Banks fail living will test

Nearly eight years on from the 2008 financial crash what are the lessons the big lesson the big banks have learned? Not so much according to US financial service regulators. As The New York Times writes, The Federal Reserve and the Federal Deposit Insurance Corporation believe “five of the nation’s eight largest banks — including JPMorgan Chase and Bank of America — did not have ‘credible’ plans for how they would wind themselves down in a crisis without sowing panic.”

Theranos faces blood testing ban

The scandal around radical blood testing start up (and Silicon Valley darling) Theranos appears to have reached a peak with the US federal health regulators proposing to ban its founder, Elizabeth Holmes, from the blood testing business for at least two years for failing to fix “major problems” at its California laboratory, the Wall Street Journal reports. Once valued at $9 billion by venture capitalists, “Theranos has faced questions about the proprietary blood-testing devices it invented, code-named Edison, the accuracy of patient test results and its lab practices,” the WSJ writes.

Bob Dudley's bumper BP pay pack

When even the UK’s Institute of Directors says your pay increase sends the wrong message you know you’ve got a major PR problem. That’s what BP boss Bob Dudley faces today as shareholders gather to vote on a proposed (and eye-watering) £13.8 million (20%) pay rise, the BBC reports. Defenders of Dudley’s pay deal say it is a just reward for saving the oil giant from near ruin following the 2010 Deepwater Horizon catastrophe. Critics, however, note that the proposed raise comes at a time when BP profits are falling and jobs are being cut.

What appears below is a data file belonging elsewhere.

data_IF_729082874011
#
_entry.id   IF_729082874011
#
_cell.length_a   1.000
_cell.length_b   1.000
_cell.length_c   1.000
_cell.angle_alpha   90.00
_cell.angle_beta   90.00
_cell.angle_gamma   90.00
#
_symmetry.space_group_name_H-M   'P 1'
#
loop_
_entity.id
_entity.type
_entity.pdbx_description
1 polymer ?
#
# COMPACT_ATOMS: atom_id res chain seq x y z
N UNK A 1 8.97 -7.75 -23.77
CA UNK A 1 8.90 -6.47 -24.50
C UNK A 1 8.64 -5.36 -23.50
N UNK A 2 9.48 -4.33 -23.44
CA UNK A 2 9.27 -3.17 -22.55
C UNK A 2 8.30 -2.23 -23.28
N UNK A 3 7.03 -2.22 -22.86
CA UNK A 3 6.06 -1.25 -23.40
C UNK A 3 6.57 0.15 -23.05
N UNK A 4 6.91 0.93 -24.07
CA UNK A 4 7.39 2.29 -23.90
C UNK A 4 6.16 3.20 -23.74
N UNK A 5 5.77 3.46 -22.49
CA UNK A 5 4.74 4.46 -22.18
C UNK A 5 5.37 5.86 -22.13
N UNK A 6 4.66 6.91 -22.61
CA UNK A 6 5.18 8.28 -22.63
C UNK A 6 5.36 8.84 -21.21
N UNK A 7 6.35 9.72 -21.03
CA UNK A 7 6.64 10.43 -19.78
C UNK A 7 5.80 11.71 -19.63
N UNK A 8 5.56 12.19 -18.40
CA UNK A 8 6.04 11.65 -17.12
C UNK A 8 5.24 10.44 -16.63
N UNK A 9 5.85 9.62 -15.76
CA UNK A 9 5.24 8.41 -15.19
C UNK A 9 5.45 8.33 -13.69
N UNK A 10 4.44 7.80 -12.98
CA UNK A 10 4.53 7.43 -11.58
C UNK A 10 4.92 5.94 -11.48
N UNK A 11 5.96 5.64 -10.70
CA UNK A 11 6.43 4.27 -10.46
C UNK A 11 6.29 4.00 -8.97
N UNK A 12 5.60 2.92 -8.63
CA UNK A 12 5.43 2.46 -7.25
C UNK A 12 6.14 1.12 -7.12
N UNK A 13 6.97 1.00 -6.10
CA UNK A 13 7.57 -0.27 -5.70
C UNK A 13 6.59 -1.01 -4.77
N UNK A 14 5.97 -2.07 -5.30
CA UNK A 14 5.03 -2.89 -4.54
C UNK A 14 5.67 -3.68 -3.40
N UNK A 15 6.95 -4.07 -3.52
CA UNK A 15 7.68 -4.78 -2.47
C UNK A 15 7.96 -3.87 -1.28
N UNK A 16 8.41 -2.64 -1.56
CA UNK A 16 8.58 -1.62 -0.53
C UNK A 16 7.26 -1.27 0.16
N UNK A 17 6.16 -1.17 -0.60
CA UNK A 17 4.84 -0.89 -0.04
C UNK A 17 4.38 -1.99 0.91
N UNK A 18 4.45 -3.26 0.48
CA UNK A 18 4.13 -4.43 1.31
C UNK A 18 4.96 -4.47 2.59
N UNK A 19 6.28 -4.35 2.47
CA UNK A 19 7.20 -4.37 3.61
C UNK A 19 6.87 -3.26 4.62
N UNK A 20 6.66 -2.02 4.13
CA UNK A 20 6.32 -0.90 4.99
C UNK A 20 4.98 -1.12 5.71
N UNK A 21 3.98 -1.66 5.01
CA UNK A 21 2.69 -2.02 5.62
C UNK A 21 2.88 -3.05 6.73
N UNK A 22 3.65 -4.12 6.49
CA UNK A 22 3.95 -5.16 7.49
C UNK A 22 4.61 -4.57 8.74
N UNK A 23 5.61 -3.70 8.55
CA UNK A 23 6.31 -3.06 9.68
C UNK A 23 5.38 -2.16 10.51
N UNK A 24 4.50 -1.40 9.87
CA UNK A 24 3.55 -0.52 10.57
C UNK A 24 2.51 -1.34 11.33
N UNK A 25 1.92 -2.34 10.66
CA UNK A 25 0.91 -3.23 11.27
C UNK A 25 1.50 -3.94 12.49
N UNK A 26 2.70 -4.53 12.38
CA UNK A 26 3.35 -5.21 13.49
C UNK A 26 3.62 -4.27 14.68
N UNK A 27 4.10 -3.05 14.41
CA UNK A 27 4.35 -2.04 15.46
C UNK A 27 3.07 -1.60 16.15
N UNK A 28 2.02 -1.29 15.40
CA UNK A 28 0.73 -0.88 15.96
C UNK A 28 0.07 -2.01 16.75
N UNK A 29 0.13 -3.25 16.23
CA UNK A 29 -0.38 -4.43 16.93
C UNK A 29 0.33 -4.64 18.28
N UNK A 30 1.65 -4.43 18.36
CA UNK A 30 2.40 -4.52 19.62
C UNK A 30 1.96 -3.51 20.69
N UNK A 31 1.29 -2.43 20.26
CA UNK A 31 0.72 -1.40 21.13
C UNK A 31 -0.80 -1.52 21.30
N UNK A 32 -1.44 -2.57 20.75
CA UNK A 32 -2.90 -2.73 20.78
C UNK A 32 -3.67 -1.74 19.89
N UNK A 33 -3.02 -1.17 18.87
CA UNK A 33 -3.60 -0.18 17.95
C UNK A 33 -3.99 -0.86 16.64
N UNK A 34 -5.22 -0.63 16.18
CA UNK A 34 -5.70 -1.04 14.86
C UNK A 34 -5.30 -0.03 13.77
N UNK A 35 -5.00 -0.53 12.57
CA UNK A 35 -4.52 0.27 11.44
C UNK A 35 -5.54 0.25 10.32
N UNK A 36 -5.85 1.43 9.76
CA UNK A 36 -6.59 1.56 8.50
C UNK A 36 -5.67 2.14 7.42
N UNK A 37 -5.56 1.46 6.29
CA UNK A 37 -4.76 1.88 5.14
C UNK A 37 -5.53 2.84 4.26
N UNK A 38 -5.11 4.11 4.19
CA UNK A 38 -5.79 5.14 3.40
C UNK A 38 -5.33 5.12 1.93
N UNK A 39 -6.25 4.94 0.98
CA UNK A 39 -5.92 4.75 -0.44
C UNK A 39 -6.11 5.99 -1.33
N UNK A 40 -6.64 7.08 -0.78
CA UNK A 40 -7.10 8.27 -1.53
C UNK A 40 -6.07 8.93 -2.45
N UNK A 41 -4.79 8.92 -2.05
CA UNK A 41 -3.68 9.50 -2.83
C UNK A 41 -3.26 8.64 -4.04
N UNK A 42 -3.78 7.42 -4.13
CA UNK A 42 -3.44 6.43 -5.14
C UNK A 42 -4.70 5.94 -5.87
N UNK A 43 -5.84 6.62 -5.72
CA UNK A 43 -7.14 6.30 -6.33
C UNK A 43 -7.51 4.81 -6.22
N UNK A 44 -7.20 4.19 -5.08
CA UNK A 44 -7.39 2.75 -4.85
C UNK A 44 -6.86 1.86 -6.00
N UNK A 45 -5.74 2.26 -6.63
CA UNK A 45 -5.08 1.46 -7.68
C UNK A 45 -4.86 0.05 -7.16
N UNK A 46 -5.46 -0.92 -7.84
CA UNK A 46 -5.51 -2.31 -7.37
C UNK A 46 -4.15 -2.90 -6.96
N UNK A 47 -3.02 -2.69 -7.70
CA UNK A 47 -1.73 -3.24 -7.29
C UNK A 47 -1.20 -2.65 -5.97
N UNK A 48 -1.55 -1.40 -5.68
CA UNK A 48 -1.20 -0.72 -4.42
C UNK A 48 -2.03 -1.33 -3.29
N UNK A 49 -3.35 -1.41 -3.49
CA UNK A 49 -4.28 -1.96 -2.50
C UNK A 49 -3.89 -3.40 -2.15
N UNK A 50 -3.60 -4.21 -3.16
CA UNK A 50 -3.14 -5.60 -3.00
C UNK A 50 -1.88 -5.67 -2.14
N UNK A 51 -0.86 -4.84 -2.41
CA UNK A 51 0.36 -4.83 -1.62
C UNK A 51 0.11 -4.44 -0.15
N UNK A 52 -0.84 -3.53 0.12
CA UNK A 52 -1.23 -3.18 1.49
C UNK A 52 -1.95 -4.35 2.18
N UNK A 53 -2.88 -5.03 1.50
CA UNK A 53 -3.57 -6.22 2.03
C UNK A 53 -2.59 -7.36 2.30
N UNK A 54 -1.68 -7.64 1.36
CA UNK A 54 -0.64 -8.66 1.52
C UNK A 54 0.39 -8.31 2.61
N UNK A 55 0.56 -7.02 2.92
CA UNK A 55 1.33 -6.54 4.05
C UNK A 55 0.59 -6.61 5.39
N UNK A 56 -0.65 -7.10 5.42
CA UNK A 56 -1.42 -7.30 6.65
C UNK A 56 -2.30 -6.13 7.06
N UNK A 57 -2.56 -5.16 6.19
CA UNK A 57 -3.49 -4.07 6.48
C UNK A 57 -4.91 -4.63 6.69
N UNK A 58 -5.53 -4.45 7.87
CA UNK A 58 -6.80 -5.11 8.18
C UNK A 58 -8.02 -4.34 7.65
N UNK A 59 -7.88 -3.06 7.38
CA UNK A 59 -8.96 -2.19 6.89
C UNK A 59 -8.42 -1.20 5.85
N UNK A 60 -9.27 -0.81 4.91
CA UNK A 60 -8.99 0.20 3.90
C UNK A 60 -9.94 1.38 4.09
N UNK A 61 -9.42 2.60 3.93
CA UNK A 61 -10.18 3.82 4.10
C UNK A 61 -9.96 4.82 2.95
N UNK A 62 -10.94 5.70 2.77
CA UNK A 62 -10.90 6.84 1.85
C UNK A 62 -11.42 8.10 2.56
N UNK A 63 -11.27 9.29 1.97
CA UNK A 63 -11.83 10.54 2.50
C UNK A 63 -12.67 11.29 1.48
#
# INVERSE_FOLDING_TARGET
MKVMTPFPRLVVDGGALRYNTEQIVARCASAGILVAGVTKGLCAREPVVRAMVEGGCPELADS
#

What the oil industry knew and when

Sticking with the oil industry, archive documents have been unearthed that show that the US oil industry trade and lobby group, the American Petroleum Institute, was presented with research back in 1968 warning “the release of carbon dioxide from burning fossil fuels could carry an array of harmful consequences for the planet.” As the Centre for International Environmental Law tells the Guardian, the documents “add to the growing body of evidence that the oil industry worked to actively undermine public confidence in climate science and in the need for climate action even as its own knowledge of climate risks was growing.”

Dolmio says basta pasta sauce

Finally today, Mars Food is introducing new labels on its savoury pasta products to inform consumers that some should be considered “occasional” rather than everyday foods due their high sugar, salt and fat, content. The move is part of a five year global health initiative that will also see Mars “revamp its UK product range and reformulate many of its best-known foods, including its Dolmio pasta sauces – which have come under fire from health campaigners – by reducing salt, added sugar and fat,” the Guardian writes.


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